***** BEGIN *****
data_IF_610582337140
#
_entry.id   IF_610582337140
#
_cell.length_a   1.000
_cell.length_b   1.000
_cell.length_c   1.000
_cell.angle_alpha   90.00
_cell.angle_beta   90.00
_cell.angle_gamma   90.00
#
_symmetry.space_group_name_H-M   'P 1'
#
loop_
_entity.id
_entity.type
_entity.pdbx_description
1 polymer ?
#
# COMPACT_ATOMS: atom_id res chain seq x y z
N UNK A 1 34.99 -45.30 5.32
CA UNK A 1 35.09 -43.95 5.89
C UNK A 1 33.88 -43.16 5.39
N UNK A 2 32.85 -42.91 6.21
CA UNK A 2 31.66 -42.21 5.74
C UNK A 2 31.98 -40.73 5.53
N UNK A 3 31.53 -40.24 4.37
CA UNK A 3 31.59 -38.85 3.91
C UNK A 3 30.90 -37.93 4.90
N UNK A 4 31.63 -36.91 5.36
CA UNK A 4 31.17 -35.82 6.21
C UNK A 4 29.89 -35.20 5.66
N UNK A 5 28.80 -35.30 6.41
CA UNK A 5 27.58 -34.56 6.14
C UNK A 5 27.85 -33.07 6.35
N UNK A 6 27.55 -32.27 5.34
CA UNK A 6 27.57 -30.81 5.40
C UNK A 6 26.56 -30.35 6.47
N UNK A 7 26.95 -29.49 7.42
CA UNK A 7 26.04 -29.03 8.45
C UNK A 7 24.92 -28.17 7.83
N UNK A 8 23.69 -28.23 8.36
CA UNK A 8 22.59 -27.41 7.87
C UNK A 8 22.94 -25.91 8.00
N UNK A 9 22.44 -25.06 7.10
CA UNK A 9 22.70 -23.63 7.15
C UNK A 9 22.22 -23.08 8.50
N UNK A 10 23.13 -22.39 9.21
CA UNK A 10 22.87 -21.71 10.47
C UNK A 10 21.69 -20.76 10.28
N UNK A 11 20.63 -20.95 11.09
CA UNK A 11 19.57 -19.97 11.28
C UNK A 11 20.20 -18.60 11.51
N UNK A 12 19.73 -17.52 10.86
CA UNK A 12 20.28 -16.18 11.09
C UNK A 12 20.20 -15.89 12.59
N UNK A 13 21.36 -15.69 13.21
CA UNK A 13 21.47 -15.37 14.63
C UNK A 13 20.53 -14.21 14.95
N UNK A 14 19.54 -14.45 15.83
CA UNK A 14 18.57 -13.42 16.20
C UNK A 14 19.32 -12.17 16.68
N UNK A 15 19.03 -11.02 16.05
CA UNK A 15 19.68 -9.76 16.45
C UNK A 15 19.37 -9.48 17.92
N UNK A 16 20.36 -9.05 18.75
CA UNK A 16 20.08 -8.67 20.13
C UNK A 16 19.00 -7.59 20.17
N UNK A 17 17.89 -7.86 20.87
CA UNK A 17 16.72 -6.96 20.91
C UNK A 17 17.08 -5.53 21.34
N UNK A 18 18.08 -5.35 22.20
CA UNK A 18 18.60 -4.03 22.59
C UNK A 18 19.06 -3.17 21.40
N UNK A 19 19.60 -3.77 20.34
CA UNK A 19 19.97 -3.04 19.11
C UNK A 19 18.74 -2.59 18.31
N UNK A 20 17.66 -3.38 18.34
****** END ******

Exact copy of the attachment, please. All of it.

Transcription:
data_IF_610582337140
#
_entry.id   IF_610582337140
#
_cell.length_a   1.000
_cell.length_b   1.000
_cell.length_c   1.000
_cell.angle_alpha   90.00
_cell.angle_beta   90.00
_cell.angle_gamma   90.00
#
_symmetry.space_group_name_H-M   'P 1'
#
loop_
_entity.id
_entity.type
_entity.pdbx_description
1 polymer ?
#
# COMPACT_ATOMS: atom_id res chain seq x y z
N UNK A 1 34.99 -45.30 5.32
CA UNK A 1 35.09 -43.95 5.89
C UNK A 1 33.88 -43.16 5.39
N UNK A 2 32.85 -42.91 6.21
CA UNK A 2 31.66 -42.21 5.74
C UNK A 2 31.98 -40.73 5.53
N UNK A 3 31.53 -40.24 4.37
CA UNK A 3 31.59 -38.85 3.91
C UNK A 3 30.90 -37.93 4.90
N UNK A 4 31.63 -36.91 5.36
CA UNK A 4 31.17 -35.82 6.21
C UNK A 4 29.89 -35.20 5.66
N UNK A 5 28.80 -35.30 6.41
CA UNK A 5 27.58 -34.56 6.14
C UNK A 5 27.85 -33.07 6.35
N UNK A 6 27.55 -32.27 5.34
CA UNK A 6 27.57 -30.81 5.40
C UNK A 6 26.56 -30.35 6.47
N UNK A 7 26.95 -29.49 7.42
CA UNK A 7 26.04 -29.03 8.45
C UNK A 7 24.92 -28.17 7.83
N UNK A 8 23.69 -28.23 8.36
CA UNK A 8 22.59 -27.41 7.87
C UNK A 8 22.94 -25.91 8.00
N UNK A 9 22.44 -25.06 7.10
CA UNK A 9 22.70 -23.63 7.15
C UNK A 9 22.22 -23.08 8.50
N UNK A 10 23.13 -22.39 9.21
CA UNK A 10 22.87 -21.71 10.47
C UNK A 10 21.69 -20.76 10.28
N UNK A 11 20.63 -20.95 11.09
CA UNK A 11 19.57 -19.97 11.28
C UNK A 11 20.20 -18.60 11.51
N UNK A 12 19.73 -17.52 10.86
CA UNK A 12 20.28 -16.18 11.09
C UNK A 12 20.20 -15.89 12.59
N UNK A 13 21.36 -15.69 13.21
CA UNK A 13 21.47 -15.37 14.63
C UNK A 13 20.53 -14.21 14.95
N UNK A 14 19.54 -14.45 15.83
CA UNK A 14 18.57 -13.42 16.20
C UNK A 14 19.32 -12.17 16.68
N UNK A 15 19.03 -11.02 16.05
CA UNK A 15 19.68 -9.76 16.45
C UNK A 15 19.37 -9.48 17.92
N UNK A 16 20.36 -9.05 18.75
CA UNK A 16 20.08 -8.67 20.13
C UNK A 16 19.00 -7.59 20.17
N UNK A 17 17.89 -7.86 20.87
CA UNK A 17 16.72 -6.96 20.91
C UNK A 17 17.08 -5.53 21.34
N UNK A 18 18.08 -5.35 22.20
CA UNK A 18 18.60 -4.03 22.59
C UNK A 18 19.06 -3.17 21.40
N UNK A 19 19.60 -3.77 20.34
CA UNK A 19 19.97 -3.04 19.11
C UNK A 19 18.74 -2.59 18.31
N UNK A 20 17.66 -3.38 18.34